Wednesday, 21 November 2012

My mother at 25


Actually, this is probably her at 22, just as she graduated, but it is the only adult photo I have of her from around that time.

Today is a sort of silver anniversary, 25 years since my mother died. When this photo was taken she had no idea that she was almost halfway through her life. She will have been full of hopes and expectations: career, husband, family. Twenty-five years ago my future felt less bright: everything thrown into confusion, as her cancer took over quite rapidly.

I remember so many details of that day: the early morning phone call, my father telling my sister and I, the very gloomy undertaker, going out to a play at school in the evening. I remember the visitors: my best friend's mum and her sister, my father's cousin and his wife, our minister from church. I remember it wasn't raining. I remember calling my godmother, and being allowed to sit on the table without being told off. I remember that my family watched 'Allo 'Allo, the episode with the joke about the candle with the handle. I remember that day better than I remember what happened yesterday.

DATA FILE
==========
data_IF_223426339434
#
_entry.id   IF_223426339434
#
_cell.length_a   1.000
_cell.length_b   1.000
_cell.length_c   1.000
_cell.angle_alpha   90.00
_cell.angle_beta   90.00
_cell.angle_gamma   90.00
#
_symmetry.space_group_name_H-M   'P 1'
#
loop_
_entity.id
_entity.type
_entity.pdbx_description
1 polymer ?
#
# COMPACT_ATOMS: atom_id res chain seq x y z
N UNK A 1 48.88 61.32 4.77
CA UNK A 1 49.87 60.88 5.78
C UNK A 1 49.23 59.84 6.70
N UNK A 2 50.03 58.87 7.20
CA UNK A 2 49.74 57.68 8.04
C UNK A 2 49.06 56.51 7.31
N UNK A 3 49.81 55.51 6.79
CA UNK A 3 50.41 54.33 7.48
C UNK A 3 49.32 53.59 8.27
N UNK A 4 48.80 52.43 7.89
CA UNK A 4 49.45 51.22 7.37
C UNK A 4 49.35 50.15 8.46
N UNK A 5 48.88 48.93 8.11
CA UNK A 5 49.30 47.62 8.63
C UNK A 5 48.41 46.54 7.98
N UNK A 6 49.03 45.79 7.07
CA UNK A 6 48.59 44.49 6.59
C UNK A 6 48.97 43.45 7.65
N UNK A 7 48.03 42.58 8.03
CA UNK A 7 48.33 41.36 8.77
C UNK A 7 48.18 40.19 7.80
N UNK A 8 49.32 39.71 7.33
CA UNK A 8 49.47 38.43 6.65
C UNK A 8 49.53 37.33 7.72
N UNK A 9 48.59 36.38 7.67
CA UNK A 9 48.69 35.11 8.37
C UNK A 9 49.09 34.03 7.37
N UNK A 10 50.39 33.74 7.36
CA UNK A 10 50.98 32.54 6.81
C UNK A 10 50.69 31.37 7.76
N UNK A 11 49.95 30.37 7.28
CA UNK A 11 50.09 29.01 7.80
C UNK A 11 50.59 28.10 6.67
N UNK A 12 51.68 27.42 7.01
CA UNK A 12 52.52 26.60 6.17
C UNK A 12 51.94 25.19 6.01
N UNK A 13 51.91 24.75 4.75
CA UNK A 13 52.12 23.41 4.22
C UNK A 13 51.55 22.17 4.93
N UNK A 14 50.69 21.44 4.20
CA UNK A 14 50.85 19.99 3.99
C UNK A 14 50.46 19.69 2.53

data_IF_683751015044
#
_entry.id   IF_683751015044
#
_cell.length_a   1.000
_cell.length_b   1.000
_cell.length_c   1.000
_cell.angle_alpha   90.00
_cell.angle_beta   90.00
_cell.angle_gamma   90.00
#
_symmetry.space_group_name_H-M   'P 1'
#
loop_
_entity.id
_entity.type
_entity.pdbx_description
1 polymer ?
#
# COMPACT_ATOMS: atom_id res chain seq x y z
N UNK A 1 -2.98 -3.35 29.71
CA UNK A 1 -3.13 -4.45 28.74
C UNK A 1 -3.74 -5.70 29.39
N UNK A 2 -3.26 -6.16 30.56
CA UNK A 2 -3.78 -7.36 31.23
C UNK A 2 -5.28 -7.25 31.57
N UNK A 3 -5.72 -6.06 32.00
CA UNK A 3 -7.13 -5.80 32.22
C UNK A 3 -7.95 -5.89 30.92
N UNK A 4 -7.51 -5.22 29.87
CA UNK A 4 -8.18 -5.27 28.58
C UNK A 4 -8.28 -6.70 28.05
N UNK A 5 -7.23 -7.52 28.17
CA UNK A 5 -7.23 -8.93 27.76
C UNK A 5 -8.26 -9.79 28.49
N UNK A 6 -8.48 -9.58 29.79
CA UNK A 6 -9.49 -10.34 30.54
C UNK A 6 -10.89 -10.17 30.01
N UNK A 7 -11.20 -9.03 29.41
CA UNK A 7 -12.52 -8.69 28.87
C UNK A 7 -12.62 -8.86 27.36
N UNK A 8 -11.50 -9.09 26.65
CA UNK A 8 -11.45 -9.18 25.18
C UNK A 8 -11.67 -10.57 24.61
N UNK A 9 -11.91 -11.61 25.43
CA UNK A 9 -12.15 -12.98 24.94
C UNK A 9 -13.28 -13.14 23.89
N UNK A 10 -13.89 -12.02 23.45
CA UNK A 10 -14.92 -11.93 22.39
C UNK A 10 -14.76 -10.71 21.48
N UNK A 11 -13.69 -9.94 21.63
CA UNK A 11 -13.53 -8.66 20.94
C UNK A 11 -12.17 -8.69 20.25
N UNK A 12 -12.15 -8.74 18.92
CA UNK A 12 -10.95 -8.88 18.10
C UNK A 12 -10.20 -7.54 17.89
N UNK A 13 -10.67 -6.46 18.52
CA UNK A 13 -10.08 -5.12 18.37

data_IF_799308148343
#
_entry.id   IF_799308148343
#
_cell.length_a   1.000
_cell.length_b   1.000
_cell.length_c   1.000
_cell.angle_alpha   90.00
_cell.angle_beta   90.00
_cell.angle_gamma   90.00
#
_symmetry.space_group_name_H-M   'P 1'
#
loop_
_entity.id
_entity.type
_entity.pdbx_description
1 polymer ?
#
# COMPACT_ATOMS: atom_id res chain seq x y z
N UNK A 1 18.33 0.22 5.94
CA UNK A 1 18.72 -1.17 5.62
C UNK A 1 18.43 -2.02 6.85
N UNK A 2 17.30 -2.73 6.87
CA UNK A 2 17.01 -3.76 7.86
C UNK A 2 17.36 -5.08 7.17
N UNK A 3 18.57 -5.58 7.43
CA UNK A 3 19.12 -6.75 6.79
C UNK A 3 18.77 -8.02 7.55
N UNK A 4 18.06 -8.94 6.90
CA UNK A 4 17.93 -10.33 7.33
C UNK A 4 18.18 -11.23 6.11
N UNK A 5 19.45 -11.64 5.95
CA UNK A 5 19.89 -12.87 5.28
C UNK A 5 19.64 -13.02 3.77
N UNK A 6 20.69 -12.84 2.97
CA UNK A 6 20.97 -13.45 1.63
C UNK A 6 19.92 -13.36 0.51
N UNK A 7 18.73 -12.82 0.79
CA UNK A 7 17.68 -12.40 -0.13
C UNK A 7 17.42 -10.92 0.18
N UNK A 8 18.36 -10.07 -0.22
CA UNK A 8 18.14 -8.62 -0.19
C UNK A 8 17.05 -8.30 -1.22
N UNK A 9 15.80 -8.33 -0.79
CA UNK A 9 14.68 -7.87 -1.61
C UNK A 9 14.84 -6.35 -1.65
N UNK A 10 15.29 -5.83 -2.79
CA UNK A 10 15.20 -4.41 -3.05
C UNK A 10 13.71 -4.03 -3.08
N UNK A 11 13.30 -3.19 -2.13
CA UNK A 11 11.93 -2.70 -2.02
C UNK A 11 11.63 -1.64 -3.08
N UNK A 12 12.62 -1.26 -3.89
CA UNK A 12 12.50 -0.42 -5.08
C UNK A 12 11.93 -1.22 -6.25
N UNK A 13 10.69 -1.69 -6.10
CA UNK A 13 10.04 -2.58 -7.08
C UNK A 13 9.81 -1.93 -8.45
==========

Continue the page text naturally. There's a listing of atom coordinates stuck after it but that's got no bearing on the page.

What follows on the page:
It is a funny thing to think about, as no-one I am in daily contact with would have a clue about it; many wouldn't even dream that my mother would be dead at this age. Yet this evening I get a message from my best friend from school and I am reminded that my mother was not just important to me. My father, sister and I mark this date each in our own ways: this is mine. A brief recognition of a wonderful person whom I will always miss.


3 comments:

Trish @ Mums Gone To... said...

I haven't commented on your blog for ages but you're still on my google reader so I couldn't read this post and just click away.
So very sad your mum died so young. It seems so unfair. We just don't know what our future holds.
Best wishes x

Mairéad said...

My Mum died before her time, probably not as young as yours. I was just finished my final exams at college so not as young as you. I always regret that we didn't know each other as adults.

Catharine Withenay said...

Thank you for your comments - they are very much appreciated.

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